What I have learned I must do is open awareness of my own and my partner’s expectations and learn to communicate about them. This is particularly important for gay and lesbian couples whose relationships have to be made strong from within, since the culture without contributes so little to our stability. So how do we get to our fantasies and illusions about each other? Here’s one approach that I have begun to consider:
Every human relationship is flawed. Each person brings to the relationship a plethora of accumulated behaviors, good and bad. Also brought into the relationship are tools and coping mechanisms that may be current or, outdated. In my present relationship each of us has brought major health challenges as well as mental illness. In all of my relationships, past and present, I found it frightening to fight. In my mind, discord might be signaling the end of the relationship. The tape in my head plays, “Can’t work. Won’t last. Doesn’t count. And we’re dancing to their tune again!” But turning away from conflict is turning away from reality.
Denying anger, until it explodes unexpectedly at a later date, is bewildering and potentially very damaging to a relationship. Dealing with it as directly as possible, when it is happening, is strengthening though it may be painful and frightening to do so. Fighting is a necessity in a thriving relationship. Fighting fairly and to the finish is essential to the continuing growth of any partnership.
Unfinished fights are usually aborted because of fear of losing or fear of exposing hurt feelings or concern over letting go of one’s emotions totally. Most of us have experienced these fears at one time or another. But unfinished fights leave the participants tense and anxious. If I may share with you what I have found to be true in my life, if you feel tense and anxious when you stop fighting, your fight is probably unfinished. You should continue trying to work through to the finish – that is, until the real, underlying issues are confronted.
When my earlier partners and I experienced a good fight, we as partners were aware that we were risking ourselves and we were willing to experience the discomfort that brings resolve to the conflict. In a good fight, we trusted each other enough to be honest about our feelings, about our grievances and what we want to be different in the future. The good fight ends in negotiation, with both of persons being clear about what is being asked for about change. There is accommodation on both sides. Nobody loses. Everybody wins.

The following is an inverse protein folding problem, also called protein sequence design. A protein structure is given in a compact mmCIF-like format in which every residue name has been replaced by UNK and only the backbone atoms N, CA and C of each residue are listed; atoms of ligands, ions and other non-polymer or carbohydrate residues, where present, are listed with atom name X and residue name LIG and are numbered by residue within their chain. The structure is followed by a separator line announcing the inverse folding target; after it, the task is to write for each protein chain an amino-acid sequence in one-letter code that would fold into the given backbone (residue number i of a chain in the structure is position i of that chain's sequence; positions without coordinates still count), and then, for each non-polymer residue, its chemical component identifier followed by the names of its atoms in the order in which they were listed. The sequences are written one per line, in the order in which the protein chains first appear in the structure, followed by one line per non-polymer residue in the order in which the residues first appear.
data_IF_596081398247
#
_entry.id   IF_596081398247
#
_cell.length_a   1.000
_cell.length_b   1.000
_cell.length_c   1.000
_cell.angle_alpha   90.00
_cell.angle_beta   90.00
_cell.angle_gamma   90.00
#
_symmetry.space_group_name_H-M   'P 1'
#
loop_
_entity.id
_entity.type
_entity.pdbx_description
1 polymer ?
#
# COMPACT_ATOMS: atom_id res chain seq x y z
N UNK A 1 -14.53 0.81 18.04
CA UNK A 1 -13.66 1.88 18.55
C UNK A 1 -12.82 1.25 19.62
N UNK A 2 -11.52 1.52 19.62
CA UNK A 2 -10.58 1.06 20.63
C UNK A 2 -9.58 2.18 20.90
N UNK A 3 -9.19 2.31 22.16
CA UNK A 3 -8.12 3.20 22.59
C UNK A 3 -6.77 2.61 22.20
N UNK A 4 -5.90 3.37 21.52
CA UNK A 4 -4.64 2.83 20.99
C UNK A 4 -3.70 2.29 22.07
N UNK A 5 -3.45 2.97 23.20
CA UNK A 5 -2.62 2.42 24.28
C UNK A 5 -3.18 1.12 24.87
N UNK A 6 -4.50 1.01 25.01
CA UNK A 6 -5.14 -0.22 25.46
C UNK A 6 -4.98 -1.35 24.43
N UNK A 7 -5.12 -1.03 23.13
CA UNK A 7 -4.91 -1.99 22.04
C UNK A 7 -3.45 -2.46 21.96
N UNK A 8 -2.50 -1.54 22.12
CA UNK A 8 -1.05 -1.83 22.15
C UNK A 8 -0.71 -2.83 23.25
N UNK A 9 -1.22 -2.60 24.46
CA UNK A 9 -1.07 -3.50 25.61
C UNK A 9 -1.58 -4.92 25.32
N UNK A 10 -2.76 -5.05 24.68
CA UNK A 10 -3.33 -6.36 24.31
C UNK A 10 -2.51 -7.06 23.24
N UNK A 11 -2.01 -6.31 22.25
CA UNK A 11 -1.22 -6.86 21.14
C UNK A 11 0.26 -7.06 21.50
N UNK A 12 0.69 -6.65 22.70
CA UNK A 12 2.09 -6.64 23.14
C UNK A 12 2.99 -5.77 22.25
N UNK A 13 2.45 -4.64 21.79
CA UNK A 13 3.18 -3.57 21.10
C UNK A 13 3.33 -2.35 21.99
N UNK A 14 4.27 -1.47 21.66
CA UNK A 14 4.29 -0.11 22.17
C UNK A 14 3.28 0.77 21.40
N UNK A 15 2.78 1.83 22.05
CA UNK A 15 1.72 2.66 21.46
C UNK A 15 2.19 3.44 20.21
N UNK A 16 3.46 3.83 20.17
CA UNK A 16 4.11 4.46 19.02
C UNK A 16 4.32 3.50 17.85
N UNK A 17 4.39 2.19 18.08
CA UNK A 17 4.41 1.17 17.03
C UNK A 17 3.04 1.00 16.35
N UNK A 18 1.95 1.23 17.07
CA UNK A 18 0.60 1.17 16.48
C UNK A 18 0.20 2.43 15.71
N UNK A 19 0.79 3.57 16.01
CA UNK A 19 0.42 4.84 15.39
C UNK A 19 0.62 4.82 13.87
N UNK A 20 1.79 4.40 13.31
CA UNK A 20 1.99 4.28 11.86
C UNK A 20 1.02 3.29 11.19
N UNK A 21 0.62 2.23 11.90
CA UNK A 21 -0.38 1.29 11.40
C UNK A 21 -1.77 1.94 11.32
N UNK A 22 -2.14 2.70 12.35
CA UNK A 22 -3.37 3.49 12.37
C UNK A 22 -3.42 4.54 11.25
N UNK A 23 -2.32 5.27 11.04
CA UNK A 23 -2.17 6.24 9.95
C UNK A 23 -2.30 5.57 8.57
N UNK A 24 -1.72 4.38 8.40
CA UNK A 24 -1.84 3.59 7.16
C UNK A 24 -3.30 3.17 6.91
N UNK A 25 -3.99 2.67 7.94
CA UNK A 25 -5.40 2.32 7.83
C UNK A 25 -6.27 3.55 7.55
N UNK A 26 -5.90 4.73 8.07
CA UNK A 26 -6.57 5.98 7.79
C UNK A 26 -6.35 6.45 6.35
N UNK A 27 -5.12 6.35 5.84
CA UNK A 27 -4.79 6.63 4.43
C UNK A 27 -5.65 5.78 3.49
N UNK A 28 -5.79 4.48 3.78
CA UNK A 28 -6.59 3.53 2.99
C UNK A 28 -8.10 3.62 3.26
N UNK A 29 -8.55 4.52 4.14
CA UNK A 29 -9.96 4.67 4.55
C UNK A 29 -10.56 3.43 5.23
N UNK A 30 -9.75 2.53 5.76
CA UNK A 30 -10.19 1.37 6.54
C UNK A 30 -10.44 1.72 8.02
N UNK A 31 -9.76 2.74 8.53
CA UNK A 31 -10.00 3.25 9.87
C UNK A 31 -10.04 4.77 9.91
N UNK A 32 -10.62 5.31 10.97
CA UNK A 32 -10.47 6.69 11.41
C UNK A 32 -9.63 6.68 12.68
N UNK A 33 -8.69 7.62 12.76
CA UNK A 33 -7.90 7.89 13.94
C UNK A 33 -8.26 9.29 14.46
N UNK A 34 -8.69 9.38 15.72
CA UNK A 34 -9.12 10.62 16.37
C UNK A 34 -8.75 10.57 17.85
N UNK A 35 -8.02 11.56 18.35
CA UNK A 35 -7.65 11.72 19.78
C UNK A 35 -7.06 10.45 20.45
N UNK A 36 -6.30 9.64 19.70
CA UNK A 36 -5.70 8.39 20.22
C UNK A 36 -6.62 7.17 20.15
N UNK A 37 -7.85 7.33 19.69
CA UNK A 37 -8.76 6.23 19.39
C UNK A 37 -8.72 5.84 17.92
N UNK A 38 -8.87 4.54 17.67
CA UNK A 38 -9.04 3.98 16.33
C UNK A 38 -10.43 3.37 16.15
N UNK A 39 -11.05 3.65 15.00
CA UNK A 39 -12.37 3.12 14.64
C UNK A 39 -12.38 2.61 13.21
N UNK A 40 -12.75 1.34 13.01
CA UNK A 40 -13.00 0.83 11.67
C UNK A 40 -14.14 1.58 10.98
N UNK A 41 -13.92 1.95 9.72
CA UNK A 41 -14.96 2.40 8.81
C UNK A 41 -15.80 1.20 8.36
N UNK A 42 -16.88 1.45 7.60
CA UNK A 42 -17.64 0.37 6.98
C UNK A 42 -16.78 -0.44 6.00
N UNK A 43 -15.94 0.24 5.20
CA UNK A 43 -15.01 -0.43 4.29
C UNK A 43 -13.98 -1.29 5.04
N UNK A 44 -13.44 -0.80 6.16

We must be willing to fight with each other to discharge the tensions that relationship building inevitably brings. We must be willing to fight to work through the control issues that are part of every partnership. The more openly these issues are dealt with, the better chance my next partner and I have for a lively, satisfying, and enduring life together.
Much of what I have written about so far applies to both male and female couples, for that matter, to nongay as well as gay couples. There are some ways, however, in which liaisons between two women and between two men are unique. I believe these differences are, primarily, outcomes of the ways women and men are differently socialized in this society.
With only three primary love relationships in my history, all of which ended in very negative ways, I have been able to come away from those relationships with some new knowledge of myself, and the intricacies of being in relationship. In the minds of my former partners, I will never be able to get out from under the thoughts they may have of me, or their reactions triggered from their experience with me. However, I know that people can and will change. I have. And along with this change comes my perception of how to make a relationship work and that is what I am happy to share openly with you.
- In Love v. Being “In Love” (christophersmark.wordpress.com)
- Penguins have gay ‘flings’ but mate for life as heterosexual couple (dailymail.co.uk)
- Frederick Hertz: Is Gay Divorce Any Different Than Straight Divorce? (huffingtonpost.com)
“Don’t hold to anger, hurt or pain. They steal your energy and keep you from love.” — Source Unknown
Perhaps we were brought up in a family where anger was unthinkable and never mentioned; voices were never raised. Perhaps everything was bottled up because we were afraid of anger. But we were angry!
It’s hard to be angry appropriately. It needs to be learned, like so many things in our emotional life. If we haven’t learned to direct our anger in proper ways, we may find ourselves flying into sudden, inexplicable and unfocused rages that scare us and people around us. Or else we behave sullenly and irritably for no clear reason. Or, we get mad now for something that happened long ago, maybe even years ago.
As we try to better ourselves through personal growth, we learn how to direct our anger and get angry in a justifiable and right way. It’s good to get rid of our anger for the past, so that we can concentrate on living fully in the present.
“I left because there was no room for me. But you could tell me not to go. Say it to me. Tell me not to go.” — Stephen Sondheim. Dot in Sunday in the Park with George.
To leave someone we love is to knowingly break a vital connection. Even if we chose to leave, we wonder why it often hurts so much. But the heart isn’t logical; it feels the trauma of the loss and the responsibility of being the one to say good-bye.
Love is a process; it doesn’t end because we say good-bye. No matter how painful or harmful a relationship was, there were good things about it, just as there were lovable things about the other person. The challenge is to accept with grace the choice we’ve made and to forgive whatever hurt we’ve received. We can refuse to indulge in self-righteousness or indignation. Those feelings are born out of illusion of power that comes with being the one who leaves. Most of all, we can grieve the loss and then let go of the person we loved so that we can heal.